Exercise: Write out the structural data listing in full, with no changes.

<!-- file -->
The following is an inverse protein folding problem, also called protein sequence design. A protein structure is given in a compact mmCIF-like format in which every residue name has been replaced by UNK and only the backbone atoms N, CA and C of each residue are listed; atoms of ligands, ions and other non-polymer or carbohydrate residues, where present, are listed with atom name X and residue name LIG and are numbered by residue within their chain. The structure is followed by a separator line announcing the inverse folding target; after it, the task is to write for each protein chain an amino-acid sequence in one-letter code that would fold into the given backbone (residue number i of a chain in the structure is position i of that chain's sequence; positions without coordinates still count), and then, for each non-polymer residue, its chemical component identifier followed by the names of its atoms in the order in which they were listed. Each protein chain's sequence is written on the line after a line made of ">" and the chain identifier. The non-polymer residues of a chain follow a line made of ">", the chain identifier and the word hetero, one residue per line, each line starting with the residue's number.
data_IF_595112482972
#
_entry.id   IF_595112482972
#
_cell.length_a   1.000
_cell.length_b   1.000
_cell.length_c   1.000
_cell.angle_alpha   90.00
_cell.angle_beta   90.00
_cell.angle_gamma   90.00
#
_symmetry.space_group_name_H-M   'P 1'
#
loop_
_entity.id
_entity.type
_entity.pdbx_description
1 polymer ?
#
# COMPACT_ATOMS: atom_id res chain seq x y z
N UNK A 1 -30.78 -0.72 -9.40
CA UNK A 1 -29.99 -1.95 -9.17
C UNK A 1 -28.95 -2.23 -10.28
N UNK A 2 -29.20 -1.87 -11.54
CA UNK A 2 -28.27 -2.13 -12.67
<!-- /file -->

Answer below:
The following is an inverse protein folding problem, also called protein sequence design. A protein structure is given in a compact mmCIF-like format in which every residue name has been replaced by UNK and only the backbone atoms N, CA and C of each residue are listed; atoms of ligands, ions and other non-polymer or carbohydrate residues, where present, are listed with atom name X and residue name LIG and are numbered by residue within their chain. The structure is followed by a separator line announcing the inverse folding target; after it, the task is to write for each protein chain an amino-acid sequence in one-letter code that would fold into the given backbone (residue number i of a chain in the structure is position i of that chain's sequence; positions without coordinates still count), and then, for each non-polymer residue, its chemical component identifier followed by the names of its atoms in the order in which they were listed. Each protein chain's sequence is written on the line after a line made of ">" and the chain identifier. The non-polymer residues of a chain follow a line made of ">", the chain identifier and the word hetero, one residue per line, each line starting with the residue's number.
data_IF_595112482972
#
_entry.id   IF_595112482972
#
_cell.length_a   1.000
_cell.length_b   1.000
_cell.length_c   1.000
_cell.angle_alpha   90.00
_cell.angle_beta   90.00
_cell.angle_gamma   90.00
#
_symmetry.space_group_name_H-M   'P 1'
#
loop_
_entity.id
_entity.type
_entity.pdbx_description
1 polymer ?
#
# COMPACT_ATOMS: atom_id res chain seq x y z
N UNK A 1 -30.78 -0.72 -9.40
CA UNK A 1 -29.99 -1.95 -9.17
C UNK A 1 -28.95 -2.23 -10.28
N UNK A 2 -29.20 -1.87 -11.54
CA UNK A 2 -28.27 -2.13 -12.67